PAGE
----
On this 100th Anniversary of Women’s Suffrage, let’s celebrate important NYC women and important women of history with connections to NYC by visiting the NYC parks, gardens, playgrounds and a reservoir named for women.
The impressive list includes two First Ladies, a Revolutionary War heroine, an Olympic swimming champion, several social and science pioneers, the mother of a British Prime Minister, the first African-American woman to be elected to Congress, and the first person to win two Nobel Prizes, a woman.
Quite a group! There’s at least one in each borough named for a woman who changed NYC, even the world.
NYC plans to erect statues in the next few years to prominent New York City women, who are sadly under-represented among NYC statues and monuments – only five of 150 monuments in NYC are to women.
The program She Built NYC seeks to correct that. See the nominees here, including crusading journalist Nellie Bly, urban planner Jane Jacobs and Emily Warren Roebling, who helped her husband build the Brooklyn Bridge.
Until the final decision is made, you can visit these NYC parks and gardens already named for prominent NYC women.
With just a few exceptions, these noteworthy women were born in NYC or lived here for much of their lives.
All of us modern women can be grateful for, and inspired by, their contributions.
Here they are alphabetically, by borough, since that’s the only fair way to recognize these great women recognized by the NYC Parks Dept:
NYC Parks Named for Women: Bronx
The earliest woman figure honored with a park or playground is Egyptian ruler Cleopatra (69 BC-30 BC).
The Bronx playground named for her is based on the site’s proximity to Anthony Avenue, which was named more than a century ago for a prominent local Bronx family, and not for Cleopatra’s lover Mark Antony, or even for Latin entertainer Mark Anthony, a former husband of Jennifer Lopez, also known as “Jenny from the Bronx”.
The street name sparked the imagination of then Parks Commissioner Henry J. Stern, who renamed the playground for her in 1997.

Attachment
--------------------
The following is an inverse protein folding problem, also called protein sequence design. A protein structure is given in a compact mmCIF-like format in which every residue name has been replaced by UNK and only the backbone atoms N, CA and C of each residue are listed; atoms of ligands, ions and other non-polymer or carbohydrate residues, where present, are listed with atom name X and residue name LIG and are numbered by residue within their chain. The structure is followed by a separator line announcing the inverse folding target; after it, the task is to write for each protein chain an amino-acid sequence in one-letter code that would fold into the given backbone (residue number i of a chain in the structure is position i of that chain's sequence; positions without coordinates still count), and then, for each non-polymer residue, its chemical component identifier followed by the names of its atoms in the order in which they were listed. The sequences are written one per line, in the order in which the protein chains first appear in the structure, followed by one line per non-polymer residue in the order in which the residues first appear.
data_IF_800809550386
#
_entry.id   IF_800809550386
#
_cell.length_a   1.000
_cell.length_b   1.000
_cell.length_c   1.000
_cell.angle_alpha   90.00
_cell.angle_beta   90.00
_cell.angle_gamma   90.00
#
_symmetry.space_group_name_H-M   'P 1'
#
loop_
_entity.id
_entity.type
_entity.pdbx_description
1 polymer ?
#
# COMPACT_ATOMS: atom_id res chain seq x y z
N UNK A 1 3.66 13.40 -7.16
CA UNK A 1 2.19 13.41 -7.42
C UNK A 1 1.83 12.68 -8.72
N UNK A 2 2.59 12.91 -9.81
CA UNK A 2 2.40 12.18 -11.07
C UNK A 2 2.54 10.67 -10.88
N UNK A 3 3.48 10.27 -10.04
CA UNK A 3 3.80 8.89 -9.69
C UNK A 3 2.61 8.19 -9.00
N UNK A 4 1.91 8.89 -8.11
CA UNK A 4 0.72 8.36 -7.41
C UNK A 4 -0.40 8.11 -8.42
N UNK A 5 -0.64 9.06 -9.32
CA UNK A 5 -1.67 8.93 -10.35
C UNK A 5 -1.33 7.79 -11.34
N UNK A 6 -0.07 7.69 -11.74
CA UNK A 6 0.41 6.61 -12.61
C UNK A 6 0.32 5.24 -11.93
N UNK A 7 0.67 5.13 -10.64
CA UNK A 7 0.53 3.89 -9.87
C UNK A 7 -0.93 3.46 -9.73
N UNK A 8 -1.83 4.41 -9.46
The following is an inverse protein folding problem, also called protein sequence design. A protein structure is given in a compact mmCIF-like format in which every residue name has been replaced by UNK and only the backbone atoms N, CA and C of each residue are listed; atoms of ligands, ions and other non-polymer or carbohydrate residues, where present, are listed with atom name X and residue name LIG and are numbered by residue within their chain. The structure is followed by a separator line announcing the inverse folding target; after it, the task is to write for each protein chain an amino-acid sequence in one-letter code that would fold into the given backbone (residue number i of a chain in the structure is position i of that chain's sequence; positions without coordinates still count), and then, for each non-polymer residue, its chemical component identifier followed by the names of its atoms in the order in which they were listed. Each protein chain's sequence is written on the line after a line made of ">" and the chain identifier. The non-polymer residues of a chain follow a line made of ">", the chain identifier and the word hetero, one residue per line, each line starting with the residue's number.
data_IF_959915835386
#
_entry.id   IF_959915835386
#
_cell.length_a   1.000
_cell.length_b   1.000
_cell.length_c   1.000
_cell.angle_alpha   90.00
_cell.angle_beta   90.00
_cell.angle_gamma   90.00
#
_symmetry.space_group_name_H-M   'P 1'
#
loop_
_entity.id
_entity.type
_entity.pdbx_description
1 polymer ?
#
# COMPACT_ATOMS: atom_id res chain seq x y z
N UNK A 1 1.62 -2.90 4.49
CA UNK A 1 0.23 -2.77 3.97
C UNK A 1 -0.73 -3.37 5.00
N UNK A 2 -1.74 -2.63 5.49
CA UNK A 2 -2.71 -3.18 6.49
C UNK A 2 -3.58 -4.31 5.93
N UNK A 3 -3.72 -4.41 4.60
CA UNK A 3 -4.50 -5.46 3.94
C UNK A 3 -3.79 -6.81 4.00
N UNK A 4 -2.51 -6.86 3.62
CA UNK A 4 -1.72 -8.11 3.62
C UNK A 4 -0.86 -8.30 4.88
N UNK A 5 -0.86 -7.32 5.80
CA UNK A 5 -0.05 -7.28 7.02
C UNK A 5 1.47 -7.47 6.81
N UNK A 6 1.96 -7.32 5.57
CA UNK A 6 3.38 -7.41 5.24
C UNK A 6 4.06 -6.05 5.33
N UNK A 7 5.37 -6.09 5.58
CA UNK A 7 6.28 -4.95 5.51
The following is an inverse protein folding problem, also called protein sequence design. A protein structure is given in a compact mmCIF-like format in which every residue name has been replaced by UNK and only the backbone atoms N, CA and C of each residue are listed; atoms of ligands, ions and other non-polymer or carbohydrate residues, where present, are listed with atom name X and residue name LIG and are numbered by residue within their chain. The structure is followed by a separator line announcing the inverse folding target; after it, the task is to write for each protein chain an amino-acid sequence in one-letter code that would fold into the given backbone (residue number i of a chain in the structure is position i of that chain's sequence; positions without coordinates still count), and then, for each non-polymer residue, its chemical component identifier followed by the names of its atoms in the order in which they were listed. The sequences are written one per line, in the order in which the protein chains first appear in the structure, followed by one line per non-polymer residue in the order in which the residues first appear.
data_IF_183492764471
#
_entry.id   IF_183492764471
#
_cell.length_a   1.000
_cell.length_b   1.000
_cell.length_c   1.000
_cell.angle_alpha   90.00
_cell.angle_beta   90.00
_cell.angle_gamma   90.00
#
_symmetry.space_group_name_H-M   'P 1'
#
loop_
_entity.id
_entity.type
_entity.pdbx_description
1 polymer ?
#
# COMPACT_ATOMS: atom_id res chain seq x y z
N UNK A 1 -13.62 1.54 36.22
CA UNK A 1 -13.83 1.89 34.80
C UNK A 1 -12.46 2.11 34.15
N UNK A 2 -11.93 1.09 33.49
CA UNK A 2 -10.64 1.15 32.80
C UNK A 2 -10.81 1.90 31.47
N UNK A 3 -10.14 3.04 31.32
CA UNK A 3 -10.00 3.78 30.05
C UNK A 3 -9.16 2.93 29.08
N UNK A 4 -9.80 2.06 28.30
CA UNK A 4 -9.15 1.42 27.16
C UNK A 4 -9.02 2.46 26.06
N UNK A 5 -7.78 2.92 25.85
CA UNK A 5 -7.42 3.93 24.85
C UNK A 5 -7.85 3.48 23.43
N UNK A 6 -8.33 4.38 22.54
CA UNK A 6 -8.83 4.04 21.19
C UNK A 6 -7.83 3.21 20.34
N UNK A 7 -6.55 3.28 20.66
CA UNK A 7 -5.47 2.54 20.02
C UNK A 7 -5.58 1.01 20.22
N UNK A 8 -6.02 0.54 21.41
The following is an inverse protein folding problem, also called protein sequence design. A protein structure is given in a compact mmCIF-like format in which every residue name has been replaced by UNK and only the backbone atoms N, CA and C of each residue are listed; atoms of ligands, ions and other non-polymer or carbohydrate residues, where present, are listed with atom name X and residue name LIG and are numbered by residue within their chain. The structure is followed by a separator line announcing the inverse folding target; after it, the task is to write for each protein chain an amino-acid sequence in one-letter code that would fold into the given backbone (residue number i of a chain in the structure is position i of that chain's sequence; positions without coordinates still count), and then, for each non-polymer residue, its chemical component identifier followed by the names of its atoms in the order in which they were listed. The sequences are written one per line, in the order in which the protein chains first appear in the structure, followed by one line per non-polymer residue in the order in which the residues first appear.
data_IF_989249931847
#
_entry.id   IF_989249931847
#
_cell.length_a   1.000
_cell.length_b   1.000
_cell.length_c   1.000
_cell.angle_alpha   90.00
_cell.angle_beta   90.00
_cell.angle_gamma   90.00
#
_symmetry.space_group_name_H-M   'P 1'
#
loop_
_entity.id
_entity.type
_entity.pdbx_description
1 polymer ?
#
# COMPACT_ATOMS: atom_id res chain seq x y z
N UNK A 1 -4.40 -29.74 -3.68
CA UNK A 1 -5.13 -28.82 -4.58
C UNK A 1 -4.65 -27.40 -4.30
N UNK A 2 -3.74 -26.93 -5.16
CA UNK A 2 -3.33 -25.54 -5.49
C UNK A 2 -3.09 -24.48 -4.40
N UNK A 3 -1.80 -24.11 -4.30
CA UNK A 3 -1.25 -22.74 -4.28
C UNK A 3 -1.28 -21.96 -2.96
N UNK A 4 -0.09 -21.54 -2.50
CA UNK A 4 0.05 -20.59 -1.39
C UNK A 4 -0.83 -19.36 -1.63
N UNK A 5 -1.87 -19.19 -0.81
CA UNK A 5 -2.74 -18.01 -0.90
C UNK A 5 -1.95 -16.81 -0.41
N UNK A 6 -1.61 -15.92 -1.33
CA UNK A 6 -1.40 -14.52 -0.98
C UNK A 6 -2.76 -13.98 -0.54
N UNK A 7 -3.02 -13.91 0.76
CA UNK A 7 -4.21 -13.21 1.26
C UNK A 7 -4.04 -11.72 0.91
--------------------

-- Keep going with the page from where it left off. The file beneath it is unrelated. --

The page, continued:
Jennie Jerome Playground in the Bronx is named for Jeanette Jerome (1854-1921), who was born in Brooklyn and lived in NYC until she married Lord Randolph Churchill and became Lady Churchill.
Jerome bore two sons, one of whom was Winston Churchill, who would become Prime Minister of England and bravely guide that country through World War II with his alliy, US President Franklin Delano Roosevelt. Read further for the NYC parks in Manhattan named for FDR’s mother, Sara Delano Roosevelt, and for his wife, Eleanor Roosevelt, in Brooklyn.
Jerome Avenue in the Bronx is named for Jennie Jerome’s father, a prominent local businessman.
NYC Parks Named for Women: Brooklyn
Shirley Chisholm Circle at Brower Park
In 2016, a paved, circular terrace in Brower Park was named after Shirley Anita St. Hill Chisholm (1924–2005). She was a tireless champion of equal rights and access to high quality education.
Shirley Chisholm was an educator, social rights advocate and celebrated politician known as the first African-American woman elected to the U.S. Congress and first major party African-American candidate to run for President of the United States.
She represented New York’s 12th Congressional District for seven terms from 1969-1983.
Eleanor Roosevelt Park
Eleanor Roosevelt (1884-1962) was born in New York City in 1884.
The niece of President Theodore Roosevelt and the wife of President Franklin D. Roosevelt, Ms. Roosevelt distinguished herself in her own right during and after his presidency.
As a worldwide spokesperson, lecturer, and news columnist, she championed the causes of peace, of social reform and racial equality.
Eleanor Roosevelt is honored with a playground in Bedford-Stuyvesant and also a monument in Manhattan’s Riverside Park.
Her uncle, Teddy Roosevelt was the first US President born in New York City. His birthplace, at 28 East 20th St. is a National Historic Site.
East River State Park, a seven-acre waterfront green space in Williamsburg, has been formally renamed by New York Governor Andrew Cuomo in tribute to Marsha P. Johnson, a trailblazing LGBTQ activist, drag performer, sex worker, model, and ubiquitous downtown Manhattan presence fondly remembered as “The Mayor of Christopher Street.”
Johnson, who was born in New Jersey and passed awayin 1992 at the age of 46, was a tireless crusader in the gay liberation movement, and is known for her role in the Stonewall Uprising of 1969 and as a founding member of the Gay Liberation Front, ACT UP activist and co-founder of the Street Transvestite Action Revolutionaries (S.T.A.R.) along with Sylvia Rivera. She self-identified as a gay man and a drag artist during her lifetime.
In Gravesend, Brooklyn, Lady Moody Triangle honors Lady Deborah Moody (ca.1583-1659), a wealthy, Protestant widow who left England for America in 1639, and in 1645 and settled in Brooklyn.
Modern women can be proud of her contributions:
Lady Deborah Moody founded the town of Gravesend, naming it after her hometown in the Old World, became the first woman in the New World to receive a land patent, to write the first town charter in English in New Netherland, and to establish one of the first towns with a square block plan in the New World.